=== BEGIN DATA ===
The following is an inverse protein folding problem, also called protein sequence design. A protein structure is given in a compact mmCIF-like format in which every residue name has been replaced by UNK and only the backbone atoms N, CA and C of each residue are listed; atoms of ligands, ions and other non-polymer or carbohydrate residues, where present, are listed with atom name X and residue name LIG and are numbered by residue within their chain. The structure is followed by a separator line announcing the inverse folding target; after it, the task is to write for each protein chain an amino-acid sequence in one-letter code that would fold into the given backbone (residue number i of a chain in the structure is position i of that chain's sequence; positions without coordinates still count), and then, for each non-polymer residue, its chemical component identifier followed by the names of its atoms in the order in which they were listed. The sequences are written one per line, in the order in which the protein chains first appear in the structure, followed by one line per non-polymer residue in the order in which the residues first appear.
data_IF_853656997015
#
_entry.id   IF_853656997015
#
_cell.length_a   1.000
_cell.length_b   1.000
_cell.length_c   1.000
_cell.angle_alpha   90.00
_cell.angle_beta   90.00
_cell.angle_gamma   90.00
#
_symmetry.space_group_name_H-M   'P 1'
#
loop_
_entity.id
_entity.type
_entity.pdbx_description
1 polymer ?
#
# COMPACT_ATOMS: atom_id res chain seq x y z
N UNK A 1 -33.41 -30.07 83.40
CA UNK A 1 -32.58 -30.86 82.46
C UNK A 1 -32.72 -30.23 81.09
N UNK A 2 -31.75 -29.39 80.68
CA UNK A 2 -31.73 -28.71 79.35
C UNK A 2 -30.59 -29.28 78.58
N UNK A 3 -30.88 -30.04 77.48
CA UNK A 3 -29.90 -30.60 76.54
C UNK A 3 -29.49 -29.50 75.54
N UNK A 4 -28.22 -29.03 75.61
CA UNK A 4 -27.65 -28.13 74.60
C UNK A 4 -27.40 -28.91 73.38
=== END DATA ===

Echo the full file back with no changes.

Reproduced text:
The following is an inverse protein folding problem, also called protein sequence design. A protein structure is given in a compact mmCIF-like format in which every residue name has been replaced by UNK and only the backbone atoms N, CA and C of each residue are listed; atoms of ligands, ions and other non-polymer or carbohydrate residues, where present, are listed with atom name X and residue name LIG and are numbered by residue within their chain. The structure is followed by a separator line announcing the inverse folding target; after it, the task is to write for each protein chain an amino-acid sequence in one-letter code that would fold into the given backbone (residue number i of a chain in the structure is position i of that chain's sequence; positions without coordinates still count), and then, for each non-polymer residue, its chemical component identifier followed by the names of its atoms in the order in which they were listed. The sequences are written one per line, in the order in which the protein chains first appear in the structure, followed by one line per non-polymer residue in the order in which the residues first appear.
data_IF_853656997015
#
_entry.id   IF_853656997015
#
_cell.length_a   1.000
_cell.length_b   1.000
_cell.length_c   1.000
_cell.angle_alpha   90.00
_cell.angle_beta   90.00
_cell.angle_gamma   90.00
#
_symmetry.space_group_name_H-M   'P 1'
#
loop_
_entity.id
_entity.type
_entity.pdbx_description
1 polymer ?
#
# COMPACT_ATOMS: atom_id res chain seq x y z
N UNK A 1 -33.41 -30.07 83.40
CA UNK A 1 -32.58 -30.86 82.46
C UNK A 1 -32.72 -30.23 81.09
N UNK A 2 -31.75 -29.39 80.68
CA UNK A 2 -31.73 -28.71 79.35
C UNK A 2 -30.59 -29.28 78.58
N UNK A 3 -30.88 -30.04 77.48
CA UNK A 3 -29.90 -30.60 76.54
C UNK A 3 -29.49 -29.50 75.54
N UNK A 4 -28.22 -29.03 75.61
CA UNK A 4 -27.65 -28.13 74.60
C UNK A 4 -27.40 -28.91 73.38